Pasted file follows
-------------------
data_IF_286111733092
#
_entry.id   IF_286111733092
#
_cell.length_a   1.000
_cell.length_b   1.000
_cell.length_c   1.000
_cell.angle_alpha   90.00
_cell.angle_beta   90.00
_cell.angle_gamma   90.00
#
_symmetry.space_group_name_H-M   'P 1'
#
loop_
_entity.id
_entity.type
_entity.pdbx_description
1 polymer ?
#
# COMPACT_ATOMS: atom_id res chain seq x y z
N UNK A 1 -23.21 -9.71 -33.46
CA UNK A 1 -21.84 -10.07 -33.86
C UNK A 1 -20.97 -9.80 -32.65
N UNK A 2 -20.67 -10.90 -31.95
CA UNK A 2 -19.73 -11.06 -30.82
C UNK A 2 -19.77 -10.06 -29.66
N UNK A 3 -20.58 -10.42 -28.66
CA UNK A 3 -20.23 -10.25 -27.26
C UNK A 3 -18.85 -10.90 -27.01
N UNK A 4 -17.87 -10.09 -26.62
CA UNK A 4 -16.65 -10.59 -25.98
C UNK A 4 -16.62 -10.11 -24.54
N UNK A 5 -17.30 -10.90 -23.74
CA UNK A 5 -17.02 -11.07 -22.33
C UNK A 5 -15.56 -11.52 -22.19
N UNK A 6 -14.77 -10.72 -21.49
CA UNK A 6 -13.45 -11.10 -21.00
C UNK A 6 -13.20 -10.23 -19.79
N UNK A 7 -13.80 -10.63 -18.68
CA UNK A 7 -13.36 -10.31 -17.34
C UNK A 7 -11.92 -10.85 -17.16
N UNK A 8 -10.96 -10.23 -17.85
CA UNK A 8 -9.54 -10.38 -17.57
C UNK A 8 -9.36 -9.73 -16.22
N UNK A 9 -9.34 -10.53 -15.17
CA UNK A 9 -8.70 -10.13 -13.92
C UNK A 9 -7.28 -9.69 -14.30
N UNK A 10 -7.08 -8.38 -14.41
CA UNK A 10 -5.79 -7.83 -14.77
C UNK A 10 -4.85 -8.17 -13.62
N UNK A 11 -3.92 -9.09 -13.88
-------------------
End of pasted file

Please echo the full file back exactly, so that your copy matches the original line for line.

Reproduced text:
data_IF_286111733092
#
_entry.id   IF_286111733092
#
_cell.length_a   1.000
_cell.length_b   1.000
_cell.length_c   1.000
_cell.angle_alpha   90.00
_cell.angle_beta   90.00
_cell.angle_gamma   90.00
#
_symmetry.space_group_name_H-M   'P 1'
#
loop_
_entity.id
_entity.type
_entity.pdbx_description
1 polymer ?
#
# COMPACT_ATOMS: atom_id res chain seq x y z
N UNK A 1 -23.21 -9.71 -33.46
CA UNK A 1 -21.84 -10.07 -33.86
C UNK A 1 -20.97 -9.80 -32.65
N UNK A 2 -20.67 -10.90 -31.95
CA UNK A 2 -19.73 -11.06 -30.82
C UNK A 2 -19.77 -10.06 -29.66
N UNK A 3 -20.58 -10.42 -28.66
CA UNK A 3 -20.23 -10.25 -27.26
C UNK A 3 -18.85 -10.90 -27.01
N UNK A 4 -17.87 -10.09 -26.62
CA UNK A 4 -16.65 -10.59 -25.98
C UNK A 4 -16.62 -10.11 -24.54
N UNK A 5 -17.30 -10.90 -23.74
CA UNK A 5 -17.02 -11.07 -22.33
C UNK A 5 -15.56 -11.52 -22.19
N UNK A 6 -14.77 -10.72 -21.49
CA UNK A 6 -13.45 -11.10 -21.00
C UNK A 6 -13.20 -10.23 -19.79
N UNK A 7 -13.80 -10.63 -18.68
CA UNK A 7 -13.36 -10.31 -17.34
C UNK A 7 -11.92 -10.85 -17.16
N UNK A 8 -10.96 -10.23 -17.85
CA UNK A 8 -9.54 -10.38 -17.57
C UNK A 8 -9.36 -9.73 -16.22
N UNK A 9 -9.34 -10.53 -15.17
CA UNK A 9 -8.70 -10.13 -13.92
C UNK A 9 -7.28 -9.69 -14.30
N UNK A 10 -7.08 -8.38 -14.41
CA UNK A 10 -5.79 -7.83 -14.77
C UNK A 10 -4.85 -8.17 -13.62
N UNK A 11 -3.92 -9.09 -13.88